At instruction 730 the processor may instruct a transmission module to transmit the scheduled and optimized data packets, thereby allowing the possibility that transmission power and system resources may be conserved. For example, in cases where a data packet has been advanced and/or delayed to an uplink data channel time slot that coincides with an uplink control channel time slot configured to transmit control information, user equipment 120 may be allowed to rest in periods where the uplink control channel is configured for non-transmission periods. That is, because the user equipment 120 is transmitting during the control channel period configured to transmit control information while simultaneously transmitting data packets on the uplink data packet channel, the user equipment 120 may cease transmitting during the period when the uplink control channel is not transmitting. The effect of implementing the subject technology is that transmission power is saved and overall system resources are conserved.

FIG. 8 is a flow chart of a method (or processor executable instructions) for implementing a certain embodiment of the subject technology for optimizing transmissions from a wireless user equipment device, for instance the device illustrated in FIG. 1 as element 120. The user equipment device includes at least an uplink control channel and an uplink data packet channel, but may also include additional channels such as a channel dedicated to voice communications in addition to other channels for additional types of data or information transfer, as is common among PDAs and like devices.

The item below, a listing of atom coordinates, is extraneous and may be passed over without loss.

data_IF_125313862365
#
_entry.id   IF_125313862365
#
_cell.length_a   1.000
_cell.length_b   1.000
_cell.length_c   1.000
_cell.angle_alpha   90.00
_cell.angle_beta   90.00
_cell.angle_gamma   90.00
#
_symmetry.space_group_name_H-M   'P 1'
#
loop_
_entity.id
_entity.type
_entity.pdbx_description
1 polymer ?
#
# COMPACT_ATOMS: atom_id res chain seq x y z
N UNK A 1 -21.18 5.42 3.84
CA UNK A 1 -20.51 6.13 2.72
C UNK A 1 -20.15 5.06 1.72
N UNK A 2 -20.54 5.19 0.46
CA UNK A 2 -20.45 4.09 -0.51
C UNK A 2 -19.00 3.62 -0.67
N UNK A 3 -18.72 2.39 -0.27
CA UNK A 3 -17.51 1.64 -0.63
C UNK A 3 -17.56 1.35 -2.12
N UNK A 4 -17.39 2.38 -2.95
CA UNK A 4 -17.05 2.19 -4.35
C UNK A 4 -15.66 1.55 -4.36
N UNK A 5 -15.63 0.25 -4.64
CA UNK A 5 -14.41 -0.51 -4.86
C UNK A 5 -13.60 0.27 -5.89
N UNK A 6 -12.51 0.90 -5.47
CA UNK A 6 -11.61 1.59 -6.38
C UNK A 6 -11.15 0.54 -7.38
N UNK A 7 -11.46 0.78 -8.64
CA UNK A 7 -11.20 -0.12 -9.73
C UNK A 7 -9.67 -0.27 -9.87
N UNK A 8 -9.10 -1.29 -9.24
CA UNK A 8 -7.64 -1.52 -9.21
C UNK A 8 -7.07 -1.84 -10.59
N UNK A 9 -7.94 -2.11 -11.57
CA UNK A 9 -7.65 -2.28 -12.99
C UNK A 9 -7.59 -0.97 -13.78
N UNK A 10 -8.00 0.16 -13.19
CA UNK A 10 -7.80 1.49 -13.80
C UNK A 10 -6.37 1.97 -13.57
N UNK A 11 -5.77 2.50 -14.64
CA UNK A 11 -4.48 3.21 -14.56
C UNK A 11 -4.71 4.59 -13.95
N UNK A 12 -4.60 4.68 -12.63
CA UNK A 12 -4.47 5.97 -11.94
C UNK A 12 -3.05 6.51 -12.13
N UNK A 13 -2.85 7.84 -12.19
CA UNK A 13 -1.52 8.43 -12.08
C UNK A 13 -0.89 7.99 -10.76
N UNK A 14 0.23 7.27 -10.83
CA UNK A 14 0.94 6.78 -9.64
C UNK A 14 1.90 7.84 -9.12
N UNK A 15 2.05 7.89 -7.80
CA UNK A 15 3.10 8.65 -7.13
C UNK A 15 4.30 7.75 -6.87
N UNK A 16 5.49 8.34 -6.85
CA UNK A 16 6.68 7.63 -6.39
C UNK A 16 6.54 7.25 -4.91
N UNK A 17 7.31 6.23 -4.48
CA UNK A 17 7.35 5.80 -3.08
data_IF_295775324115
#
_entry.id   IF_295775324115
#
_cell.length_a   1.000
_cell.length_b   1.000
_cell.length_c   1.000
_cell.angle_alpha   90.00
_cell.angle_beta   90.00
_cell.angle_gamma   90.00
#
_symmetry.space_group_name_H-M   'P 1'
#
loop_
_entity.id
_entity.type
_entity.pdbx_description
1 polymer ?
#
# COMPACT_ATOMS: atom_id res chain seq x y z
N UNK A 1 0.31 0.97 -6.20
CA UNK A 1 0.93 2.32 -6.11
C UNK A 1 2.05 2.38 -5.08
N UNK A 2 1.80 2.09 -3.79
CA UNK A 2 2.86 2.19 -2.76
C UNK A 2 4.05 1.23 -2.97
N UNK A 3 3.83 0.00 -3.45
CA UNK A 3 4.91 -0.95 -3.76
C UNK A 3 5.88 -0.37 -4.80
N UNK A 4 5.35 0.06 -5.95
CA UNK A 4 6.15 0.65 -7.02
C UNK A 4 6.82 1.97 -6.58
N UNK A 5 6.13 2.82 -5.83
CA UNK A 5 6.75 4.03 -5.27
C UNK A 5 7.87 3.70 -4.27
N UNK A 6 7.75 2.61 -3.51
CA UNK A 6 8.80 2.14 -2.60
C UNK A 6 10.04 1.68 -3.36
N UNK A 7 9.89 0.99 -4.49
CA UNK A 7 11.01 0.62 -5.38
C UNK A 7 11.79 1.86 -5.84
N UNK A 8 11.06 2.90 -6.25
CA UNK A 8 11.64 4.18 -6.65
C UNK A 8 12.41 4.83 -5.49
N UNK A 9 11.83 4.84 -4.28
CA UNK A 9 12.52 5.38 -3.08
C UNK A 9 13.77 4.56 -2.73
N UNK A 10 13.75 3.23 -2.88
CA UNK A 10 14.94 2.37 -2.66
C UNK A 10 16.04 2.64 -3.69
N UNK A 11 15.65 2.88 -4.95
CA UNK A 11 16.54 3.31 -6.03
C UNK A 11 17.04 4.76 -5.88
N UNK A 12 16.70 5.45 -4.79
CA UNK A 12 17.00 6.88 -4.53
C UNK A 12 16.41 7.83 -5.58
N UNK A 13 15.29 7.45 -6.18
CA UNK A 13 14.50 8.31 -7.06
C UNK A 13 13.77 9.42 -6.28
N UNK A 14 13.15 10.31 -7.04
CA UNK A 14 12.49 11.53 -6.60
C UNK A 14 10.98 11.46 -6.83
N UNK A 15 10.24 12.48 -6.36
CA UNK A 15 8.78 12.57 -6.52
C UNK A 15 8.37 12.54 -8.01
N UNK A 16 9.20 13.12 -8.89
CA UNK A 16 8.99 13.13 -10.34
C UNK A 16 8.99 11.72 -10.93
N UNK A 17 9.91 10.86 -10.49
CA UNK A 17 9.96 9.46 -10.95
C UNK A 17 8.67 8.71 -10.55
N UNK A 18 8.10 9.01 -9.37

In FIG. 8, at instruction (or method step) 800 a processor (such as processor 160 in FIG. 1) may execute an instruction to gather data for transmission. The data to be transmitted may be stored for transmission within a memory (e.g., machine-readable media in FIG. 1). The data may also or alternatively be segregated within a particular portion of the memory (e.g., a queue) to designate the data as intended for transmission. Once the data is gathered, at instruction (or method step) 810, the processor executes an instruction to split the data into two or more components if the data exceeds a threshold imposed by the wireless transmission standard requiring greater transmission power for larger groups of data. The data may be split into different queues (or portions of memory) as discussed in relation to FIG. 1 and queues 150 a-150 c.